Calligraphic origin. The characters on the top line have a different construction than the characters on the bottom line. They have a different calligraphic origin. It doesn't matter if a typeface has serifs (like Times New Roman) or not (like Arial). It's about the original way they where constructed.
The characters in the top line are constructed with a pointed pen (calligraphic tool). The contrast is caused by changing the pressure on the pen, not because of the form of the pen. Bodoni is one example of this, but also sans serif faces like Helvetica have this origin. The thickest part will be (mostly) totally vertical. From this perspective there is no difference between Bodoni and Helvetica. They both have the same construction. Only the contrast varies.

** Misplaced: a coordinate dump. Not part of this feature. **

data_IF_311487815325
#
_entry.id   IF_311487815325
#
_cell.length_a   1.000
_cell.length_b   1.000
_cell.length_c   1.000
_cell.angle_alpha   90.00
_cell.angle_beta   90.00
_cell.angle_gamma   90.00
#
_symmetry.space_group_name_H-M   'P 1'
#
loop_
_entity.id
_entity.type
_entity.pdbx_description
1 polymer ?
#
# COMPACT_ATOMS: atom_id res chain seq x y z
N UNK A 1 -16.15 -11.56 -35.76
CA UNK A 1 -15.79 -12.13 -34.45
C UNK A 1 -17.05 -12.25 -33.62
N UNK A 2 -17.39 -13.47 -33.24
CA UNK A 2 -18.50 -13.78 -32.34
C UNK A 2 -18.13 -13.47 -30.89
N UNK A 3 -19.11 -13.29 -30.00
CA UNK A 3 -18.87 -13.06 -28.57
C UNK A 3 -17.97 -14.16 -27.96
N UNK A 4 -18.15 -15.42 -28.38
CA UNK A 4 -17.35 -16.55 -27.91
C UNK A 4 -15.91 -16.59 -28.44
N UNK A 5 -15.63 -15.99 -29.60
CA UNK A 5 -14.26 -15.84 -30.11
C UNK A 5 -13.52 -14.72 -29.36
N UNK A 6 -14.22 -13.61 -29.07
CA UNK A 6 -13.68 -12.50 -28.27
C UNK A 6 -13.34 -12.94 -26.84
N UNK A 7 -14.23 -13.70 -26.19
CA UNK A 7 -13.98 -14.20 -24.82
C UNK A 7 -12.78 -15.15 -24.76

The characters in the bottom line have a origin which is derived from the broad nib. The calligraphic pen itself has a thick and a thin part. The contrast in the type is made because of the form of the pen, not because of the pressure. You slant the pen with an angle of 30 degrees on the paper. In that way your thickest part of a character will not be on a vertical direction, but will be on an angle. Also the thinnest part will not be on the most horizontal parts. Typefaces like Garamond and Minion have this kind of construction. But also sans serif faces like Gill Sans have a construction which is originally derived from the broad nib.
If you want to know more about these different origins, read the books of Gerrit Noordzij. His expansion and translation theories are explained in many of his writings. 'The stroke of the pen' is a good starting point. You can also read a small part of Noordzij's theories on-line.